countries have taken advantage of the opportunities distance learning has to
offer in the field of occupational health, so why have the UK academic
institutions been so slow to follow suit? OH students deserve to be offered a
better choice, by Nic Paton
in the words "distance learning" and "occupational health"
on an Internet search engine, and you’ll be presented with an array of OH
qualifications that can be gained from the comfort of your own home.
Unfortunately, they tend to be from institutions
such as East Carolina University, the Tulane University School of Public Health
and Tropical Medicine in New Orleans, or the University of Newcastle, Australia.
the nurse looking for a UK qualification in occupational health and wanting to
study by correspondence course or through distance learning, the options are
limited. While universities in the US and other countries appear to have
invested heavily in distance learning when it comes to teaching OH, their
counterparts in the UK have by and large steered away from this mode of
reasons for this are both practical and historical. Funding for occupational
health within universities has historically been pretty negligible compared
with other specialties. Setting up a distance learning course is, at least
initially, considerably more expensive than putting in place conventional
tutoring. Lily Lim, chair of the Association of Occupational Health Nurse
Educators Committee, estimates it can take months and as much as £500,000 to put
a comprehensive distance learning package in place.
would need to sell a distance learning package over the Internet so you would
have to have 24-hour support. If you are doing it with a lot of students then
it can be economical, but many people do not want to dip their toes in,"
is course leader for Middlesex University’s BSc specialist practitioner
qualification in occupational health and safety management. While she supports
the principle of distance learning, she argues that, in practical terms, it can
be harder for the student too.
of the benefits of meeting people in a classroom is that you develop a rapport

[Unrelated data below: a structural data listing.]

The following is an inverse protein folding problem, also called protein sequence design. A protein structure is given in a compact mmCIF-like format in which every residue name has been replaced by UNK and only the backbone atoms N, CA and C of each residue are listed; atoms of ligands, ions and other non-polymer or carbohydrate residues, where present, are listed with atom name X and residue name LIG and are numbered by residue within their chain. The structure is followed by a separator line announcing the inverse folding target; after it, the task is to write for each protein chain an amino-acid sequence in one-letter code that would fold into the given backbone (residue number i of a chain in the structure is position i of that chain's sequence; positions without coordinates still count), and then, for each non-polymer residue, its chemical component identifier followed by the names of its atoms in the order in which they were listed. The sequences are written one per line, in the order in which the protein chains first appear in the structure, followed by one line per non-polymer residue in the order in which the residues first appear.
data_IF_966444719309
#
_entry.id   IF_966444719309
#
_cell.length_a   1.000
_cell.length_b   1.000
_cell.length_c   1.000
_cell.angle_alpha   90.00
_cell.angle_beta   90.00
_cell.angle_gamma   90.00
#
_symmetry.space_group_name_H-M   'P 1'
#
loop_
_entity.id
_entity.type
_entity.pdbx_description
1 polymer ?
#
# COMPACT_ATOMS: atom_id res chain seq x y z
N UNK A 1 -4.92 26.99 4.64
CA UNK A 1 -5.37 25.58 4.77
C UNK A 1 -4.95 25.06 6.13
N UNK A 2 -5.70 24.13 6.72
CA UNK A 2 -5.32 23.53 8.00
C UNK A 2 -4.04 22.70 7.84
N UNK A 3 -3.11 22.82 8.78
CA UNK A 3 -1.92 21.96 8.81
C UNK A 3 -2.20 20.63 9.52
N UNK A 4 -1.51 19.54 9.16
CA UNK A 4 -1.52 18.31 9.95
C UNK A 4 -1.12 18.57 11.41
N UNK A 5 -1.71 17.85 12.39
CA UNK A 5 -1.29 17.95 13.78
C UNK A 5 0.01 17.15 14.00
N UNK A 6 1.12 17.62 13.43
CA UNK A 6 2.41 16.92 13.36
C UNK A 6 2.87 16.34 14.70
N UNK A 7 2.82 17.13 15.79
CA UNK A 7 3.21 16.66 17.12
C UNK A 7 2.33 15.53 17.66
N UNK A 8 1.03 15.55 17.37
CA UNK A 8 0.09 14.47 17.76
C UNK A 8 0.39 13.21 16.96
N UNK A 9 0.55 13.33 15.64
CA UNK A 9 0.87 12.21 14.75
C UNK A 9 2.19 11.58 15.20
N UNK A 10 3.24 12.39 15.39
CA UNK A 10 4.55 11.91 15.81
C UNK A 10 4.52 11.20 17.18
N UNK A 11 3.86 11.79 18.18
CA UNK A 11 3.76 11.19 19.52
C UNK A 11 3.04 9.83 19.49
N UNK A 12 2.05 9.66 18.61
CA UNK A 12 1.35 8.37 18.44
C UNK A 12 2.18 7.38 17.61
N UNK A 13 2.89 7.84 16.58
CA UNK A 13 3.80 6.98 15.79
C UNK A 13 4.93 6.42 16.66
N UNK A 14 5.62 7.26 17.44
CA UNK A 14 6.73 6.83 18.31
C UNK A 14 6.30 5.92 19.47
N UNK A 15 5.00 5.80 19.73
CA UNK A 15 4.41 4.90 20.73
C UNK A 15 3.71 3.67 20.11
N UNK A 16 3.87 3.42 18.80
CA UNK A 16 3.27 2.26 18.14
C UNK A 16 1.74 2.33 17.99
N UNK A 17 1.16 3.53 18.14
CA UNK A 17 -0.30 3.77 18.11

and can talk to each other. It is quite a difficult thing to do an OH degree
just through distance learning," she says.
she does tend to get a lot of queries from people about the possibility of
distance learning, she says. People working shifts or offshore or those
travelling a lot are commonly attracted to this form of learning.
a network is a very important part of doing the course and I design it into my
course. It is not just about people developing knowledge for themselves, but
includes mentoring, audit and looking at how other people work, what other
people are doing," she adds.
on her BSc course, which is a combination of face-to-face and distance
learning, all said it was important for them to have the interaction with their
peers and tutors. "OH nursing can be a very isolated job, there can be no
one to talk to you, so practitioners find it very useful knowing that they are
able to talk to their peers," explains Lim.
courses, for instance Nebosh qualifications, can be undertaken relatively
easily through distance learning. And some colleges, such as the Portsmouth
School of Health and Social Care, offer degree courses with a tailored mix of
distance learning and classroom-based study.
the only established distance learning-based specialist practitioner
qualification in the country is the Community Health Nursing BA Honours degree
that has been run for the past 10 years at Aberdeen’s Robert Gordon University.
who join the Robert Gordon course must already be working in the profession,
either permanently or on a placement, and have a diploma or degree in nursing.
Alternatively, students can go on a foundation-level access course.
go to Aberdeen for a three-day introduction and then return for a further six
days over the duration of the course.
degree generally takes around three years to complete, or at most four,
compared with an average of two for courses taught in the conventional way.
About 15 people are taken on at a time.
and the Internet have transformed how distance learning works, making it
easier, more effective and more accessible, argues Fiona Begbie, lecturer in
occupational health at the university.
all used to be done by telephone and by post. The amount of time it takes
depends on the student, what sort of support they have, and their working
environment. But we say just because it is not a day-release course does not
mean you should not spend a day a week on it," she says.